IBM splits business to refocus on cloud computing

The company’s shift towards cloud computing over the last few years sees IBM splitting their legacy infrastructures
15 October 2020

Now IBM CEO Arvind Krishna speaks on stage during the 2016 Wired Business. Source: AFP

  • Split follows IBM’s acquisition of RedHat in 2019 for US$34 billion 
  • IBM’s cloud revenue has gone up 30% to 6.3 billion, while RedHat revenue is up 17%
  • IBM set to make cloud computing technology enhanced by artificial intelligence as its enduring platform

IBM is making moves to “redefine” itself as a cloud and artificial intelligence business, first and foremost.

The continued, rapid adoption of cloud in 2020 has demonstrated just how decisively computing has changed, and IBM is now ready to place its chips on this side of its business going forward.

In a “landmark” shift, the 109-year-old company has announced the decision to split into two publicly traded companies to focus on high-margin cloud computing. The decision follows IBM’s acquisition of RedHat in 2019 for US$34 billion to bolster its cloud offering, and the introduction of new CEO Arvind Krishna, who replaced former CEO Ginni Rometty earlier this year.

Decisive measures

IBM’s shift towards cloud computing over the last few years has been said to compensate for slow software sales and seasonal demand for its mainframe servers, while the most recent move looks to be a continuation of that strategy.

One half of the business will retain the IBM brand, and continue to drive the growth of the computing giant’s hybrid cloud, analytics, and artificial intelligence (AI) endeavors.

The other — temporarily referred to as NewCo — will be spun off to focus on providing managed infrastructure services for organizations, leveraging an existing customer base that includes 75% of Fortune 100 businesses.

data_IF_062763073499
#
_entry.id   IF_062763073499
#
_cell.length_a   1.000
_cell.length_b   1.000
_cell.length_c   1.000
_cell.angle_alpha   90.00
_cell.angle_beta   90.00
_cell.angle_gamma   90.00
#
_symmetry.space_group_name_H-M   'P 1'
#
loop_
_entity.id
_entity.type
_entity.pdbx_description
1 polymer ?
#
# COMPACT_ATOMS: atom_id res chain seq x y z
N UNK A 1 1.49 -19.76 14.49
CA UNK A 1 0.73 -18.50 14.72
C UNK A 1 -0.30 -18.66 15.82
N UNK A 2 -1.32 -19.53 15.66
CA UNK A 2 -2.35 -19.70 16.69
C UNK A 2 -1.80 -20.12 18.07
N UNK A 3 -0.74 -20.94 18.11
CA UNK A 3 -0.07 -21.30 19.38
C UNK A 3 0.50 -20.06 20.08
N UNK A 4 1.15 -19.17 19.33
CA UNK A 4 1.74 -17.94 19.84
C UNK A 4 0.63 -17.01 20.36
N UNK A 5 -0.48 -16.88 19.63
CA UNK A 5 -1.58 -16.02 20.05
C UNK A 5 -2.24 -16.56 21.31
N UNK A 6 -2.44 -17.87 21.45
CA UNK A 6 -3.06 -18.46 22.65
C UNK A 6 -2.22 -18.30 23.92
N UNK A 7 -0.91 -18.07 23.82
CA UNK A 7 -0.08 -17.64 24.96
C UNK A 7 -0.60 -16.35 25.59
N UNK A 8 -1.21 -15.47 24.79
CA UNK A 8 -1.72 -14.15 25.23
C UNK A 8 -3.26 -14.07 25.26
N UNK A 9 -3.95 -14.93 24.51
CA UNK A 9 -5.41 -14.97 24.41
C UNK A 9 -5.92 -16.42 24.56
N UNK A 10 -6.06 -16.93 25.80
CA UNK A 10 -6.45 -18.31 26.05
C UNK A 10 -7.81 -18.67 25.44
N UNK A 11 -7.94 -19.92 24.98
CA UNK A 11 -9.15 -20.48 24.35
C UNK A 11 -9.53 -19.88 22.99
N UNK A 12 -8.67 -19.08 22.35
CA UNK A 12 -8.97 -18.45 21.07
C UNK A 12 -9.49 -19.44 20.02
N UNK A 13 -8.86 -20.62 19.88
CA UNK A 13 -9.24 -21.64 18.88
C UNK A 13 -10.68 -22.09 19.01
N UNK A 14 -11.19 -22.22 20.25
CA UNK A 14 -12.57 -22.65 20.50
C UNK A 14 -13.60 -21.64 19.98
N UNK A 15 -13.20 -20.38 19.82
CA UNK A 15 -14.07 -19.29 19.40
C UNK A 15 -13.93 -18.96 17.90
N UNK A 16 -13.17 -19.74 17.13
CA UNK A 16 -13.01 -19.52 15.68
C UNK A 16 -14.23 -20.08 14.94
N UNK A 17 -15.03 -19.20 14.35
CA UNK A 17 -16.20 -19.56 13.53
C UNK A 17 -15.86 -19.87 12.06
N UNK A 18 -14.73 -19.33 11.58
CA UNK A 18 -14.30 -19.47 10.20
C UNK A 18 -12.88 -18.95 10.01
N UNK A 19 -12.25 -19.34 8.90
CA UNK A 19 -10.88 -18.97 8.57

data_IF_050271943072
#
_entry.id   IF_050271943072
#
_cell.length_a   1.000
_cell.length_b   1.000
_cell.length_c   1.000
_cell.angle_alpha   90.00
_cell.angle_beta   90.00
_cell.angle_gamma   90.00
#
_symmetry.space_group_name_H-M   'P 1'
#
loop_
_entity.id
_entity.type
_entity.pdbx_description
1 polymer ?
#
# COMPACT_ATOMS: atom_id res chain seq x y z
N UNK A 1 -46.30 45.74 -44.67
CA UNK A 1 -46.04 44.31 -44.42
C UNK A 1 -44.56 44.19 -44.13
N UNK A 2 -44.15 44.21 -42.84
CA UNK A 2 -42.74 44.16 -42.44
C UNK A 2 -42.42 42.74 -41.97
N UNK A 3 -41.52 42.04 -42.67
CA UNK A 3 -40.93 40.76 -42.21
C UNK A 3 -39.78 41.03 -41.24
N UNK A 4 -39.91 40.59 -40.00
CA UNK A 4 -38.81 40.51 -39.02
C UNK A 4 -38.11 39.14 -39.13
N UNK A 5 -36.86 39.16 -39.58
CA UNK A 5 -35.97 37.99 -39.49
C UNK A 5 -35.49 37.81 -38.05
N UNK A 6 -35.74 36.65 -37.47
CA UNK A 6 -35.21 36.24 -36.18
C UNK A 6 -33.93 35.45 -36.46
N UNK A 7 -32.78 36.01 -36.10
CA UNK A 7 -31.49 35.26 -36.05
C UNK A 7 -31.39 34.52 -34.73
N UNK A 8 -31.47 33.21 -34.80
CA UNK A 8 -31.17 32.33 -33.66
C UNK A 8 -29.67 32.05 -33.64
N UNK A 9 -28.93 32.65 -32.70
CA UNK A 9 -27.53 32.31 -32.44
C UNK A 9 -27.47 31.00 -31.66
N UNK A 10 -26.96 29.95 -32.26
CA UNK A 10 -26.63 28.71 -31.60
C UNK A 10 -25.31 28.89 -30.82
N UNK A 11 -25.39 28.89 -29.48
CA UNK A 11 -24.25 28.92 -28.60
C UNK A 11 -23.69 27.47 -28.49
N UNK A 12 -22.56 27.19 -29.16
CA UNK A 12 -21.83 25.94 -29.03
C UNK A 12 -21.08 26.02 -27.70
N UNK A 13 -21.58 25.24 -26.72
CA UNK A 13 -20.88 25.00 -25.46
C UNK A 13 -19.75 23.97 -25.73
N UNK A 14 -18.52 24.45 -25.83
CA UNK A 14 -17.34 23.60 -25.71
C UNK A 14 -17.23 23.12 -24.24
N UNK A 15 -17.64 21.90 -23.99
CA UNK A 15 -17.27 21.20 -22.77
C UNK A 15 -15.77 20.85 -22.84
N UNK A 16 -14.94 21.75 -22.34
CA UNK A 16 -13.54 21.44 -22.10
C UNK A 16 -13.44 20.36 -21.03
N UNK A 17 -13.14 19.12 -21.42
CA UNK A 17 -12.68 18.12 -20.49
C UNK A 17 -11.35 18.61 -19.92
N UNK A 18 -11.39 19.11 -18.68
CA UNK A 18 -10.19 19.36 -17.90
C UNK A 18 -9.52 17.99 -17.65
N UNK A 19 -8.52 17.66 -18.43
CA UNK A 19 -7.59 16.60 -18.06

When looking at IBM’s most recent earnings report, overall IBM revenue is down 5.4% when compared to last year; cloud and RedHat revenue shows more promising results with cloud being up 30% to 6.3 billion, and RedHat revenue up 17%.

Besides the promising revenue figures, IBM’s strategy to split the company and diversify away from its legacy technology services is a decisive measure in response to how nearly all new software being created is falling within the cloud service realm.

“Our clients see the value of IBM’s hybrid cloud platform, based on open technologies, at a time of unprecedented business disruption,” said Krishna in a statement; “we are committed to building, with a growing ecosystem of partners, an enduring hybrid cloud platform that will serve as a powerful catalyst for innovation for our clients and the world.”

As corporate customers take advantage of the flexibility and cost savings that cloud technology affords, IBM is officially ready to make cloud computing technology enhanced by artificial intelligence as their enduring platform, despite trailing to the likes of Amazon, Google, and Microsoft.

The move comes in parallel to Oracle’s shift towards cloud infrastructure business who, like IBM, is another legacy company lagging in the cloud evolution. In addition, IBM has traditionally competed against Microsoft and Google, and the tech heavyweights have raced ahead with more success.

As IBM journeys down the hybrid path that was predicted to be worth at least US$1 trillion this year, the company’s corporate split seems a timely and somewhat inevitable gamble considering the hand they hold.